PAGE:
A group inside the State Department called the Danger Pay Working Group reportedly noted that the current practice of awarding Danger Pay has “veered from the original legislative language” which narrowly awards the additional compensation for a few extreme circumstances such as active civil unrest and war. Under the proposed changes, the definition of Danger Pay would reportedly revert to — you guess it, “the original legislative language” which would result in a probable loss of Danger Pay for a number of posts worldwide.
The State Department is also revising its Hardship Differential Pay. The idea appears to involve moving some of the factors which previously resulted in Danger Pay into the Hardship calculation. The number crunchers estimate that this may not result in equivalent levels of pay but apparently, the hope is “to compensate employees to some degree for these factors.”
Let’s back up a bit here — the Danger Pay allowance is the additional compensation of up to 35 percent over basic compensation granted to employees (Section 031 and 040i) for service at designated danger pay posts, pursuant to Section 5928, Title 5, United States Code (Section 2311, Foreign Service Act of 1980).
Here is the full language of 5 U.S. Code § 5928 (via Cornell Law)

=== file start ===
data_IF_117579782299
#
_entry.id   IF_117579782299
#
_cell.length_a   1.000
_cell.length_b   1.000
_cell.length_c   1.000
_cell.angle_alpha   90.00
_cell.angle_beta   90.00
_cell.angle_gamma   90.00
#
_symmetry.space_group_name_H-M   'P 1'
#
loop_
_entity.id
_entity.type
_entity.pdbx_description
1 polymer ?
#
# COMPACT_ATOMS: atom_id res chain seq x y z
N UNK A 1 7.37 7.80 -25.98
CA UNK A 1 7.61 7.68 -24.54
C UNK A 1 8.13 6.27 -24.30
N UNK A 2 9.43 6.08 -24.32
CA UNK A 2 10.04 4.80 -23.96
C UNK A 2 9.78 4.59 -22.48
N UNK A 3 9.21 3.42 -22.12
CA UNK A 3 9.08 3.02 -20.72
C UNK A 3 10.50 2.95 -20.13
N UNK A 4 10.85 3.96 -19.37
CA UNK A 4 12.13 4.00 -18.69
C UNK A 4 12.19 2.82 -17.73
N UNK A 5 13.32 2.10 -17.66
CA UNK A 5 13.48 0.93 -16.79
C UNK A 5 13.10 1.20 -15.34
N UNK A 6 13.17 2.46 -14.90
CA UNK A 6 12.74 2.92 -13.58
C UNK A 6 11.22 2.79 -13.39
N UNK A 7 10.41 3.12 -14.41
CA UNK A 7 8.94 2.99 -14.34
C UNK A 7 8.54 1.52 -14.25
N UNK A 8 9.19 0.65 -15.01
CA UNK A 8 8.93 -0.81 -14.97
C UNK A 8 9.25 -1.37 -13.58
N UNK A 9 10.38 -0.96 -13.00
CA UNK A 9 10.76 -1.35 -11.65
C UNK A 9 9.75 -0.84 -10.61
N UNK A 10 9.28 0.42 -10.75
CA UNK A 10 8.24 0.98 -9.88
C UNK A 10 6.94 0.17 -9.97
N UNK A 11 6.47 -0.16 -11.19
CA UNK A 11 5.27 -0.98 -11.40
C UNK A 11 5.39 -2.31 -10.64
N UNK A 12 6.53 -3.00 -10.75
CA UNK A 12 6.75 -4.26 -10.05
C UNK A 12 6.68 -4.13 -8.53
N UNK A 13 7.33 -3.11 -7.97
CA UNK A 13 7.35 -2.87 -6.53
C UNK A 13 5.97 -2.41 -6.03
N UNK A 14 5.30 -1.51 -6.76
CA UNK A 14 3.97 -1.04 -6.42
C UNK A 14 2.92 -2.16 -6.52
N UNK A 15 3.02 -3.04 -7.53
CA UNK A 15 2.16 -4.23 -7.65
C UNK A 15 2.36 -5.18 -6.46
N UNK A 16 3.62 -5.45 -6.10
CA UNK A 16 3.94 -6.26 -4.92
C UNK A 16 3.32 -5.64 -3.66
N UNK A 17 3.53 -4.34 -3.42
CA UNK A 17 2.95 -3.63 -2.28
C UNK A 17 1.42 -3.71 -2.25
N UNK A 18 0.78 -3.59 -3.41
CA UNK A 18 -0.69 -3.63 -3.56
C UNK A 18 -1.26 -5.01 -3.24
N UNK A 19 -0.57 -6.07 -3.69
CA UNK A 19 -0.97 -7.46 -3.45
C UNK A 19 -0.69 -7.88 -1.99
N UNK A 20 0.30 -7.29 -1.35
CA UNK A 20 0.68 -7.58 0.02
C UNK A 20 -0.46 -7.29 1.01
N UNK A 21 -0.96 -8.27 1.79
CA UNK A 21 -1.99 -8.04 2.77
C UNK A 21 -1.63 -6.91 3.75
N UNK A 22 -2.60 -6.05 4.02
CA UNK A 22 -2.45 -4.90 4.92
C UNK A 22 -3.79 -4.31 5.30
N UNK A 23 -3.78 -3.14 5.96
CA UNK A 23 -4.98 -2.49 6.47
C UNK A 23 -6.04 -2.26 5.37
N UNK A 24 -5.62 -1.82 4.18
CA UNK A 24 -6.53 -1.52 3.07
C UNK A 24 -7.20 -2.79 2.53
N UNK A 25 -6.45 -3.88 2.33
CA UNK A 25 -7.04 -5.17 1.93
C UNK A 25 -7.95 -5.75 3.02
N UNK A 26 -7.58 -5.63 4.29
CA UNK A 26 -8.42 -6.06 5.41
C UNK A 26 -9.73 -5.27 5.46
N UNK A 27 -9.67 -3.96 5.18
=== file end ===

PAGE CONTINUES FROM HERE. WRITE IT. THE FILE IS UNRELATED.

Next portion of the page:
An employee serving in a foreign area may be granted a danger pay allowance on the basis of civil insurrection, civil war, terrorism, or wartime conditions which threaten physical harm or imminent danger to the health or well-being of the employee. A danger pay allowance may not exceed 35 percent of the basic pay of the employee, except that if an employee is granted an additional differential under section 5925 (b) of this title with respect to an assignment, the sum of that additional differential and any danger pay allowance granted to the employee with respect to that assignment may not exceed 35 percent of the basic pay of the employee. The presence of nonessential personnel or dependents shall not preclude payment of an allowance under this section. In each instance where an allowance under this section is initiated or terminated, the Secretary of State shall inform the Speaker of the House of Representatives and the Committee on Foreign Relations of the Senate of the action taken and the circumstances justifying it. [Section effective Feb. 15, 1981, except as otherwise provided, see section 2403 of Pub. L. 96–465, set out as a note under section 3901 of Title 22, Foreign Relations and Intercourse].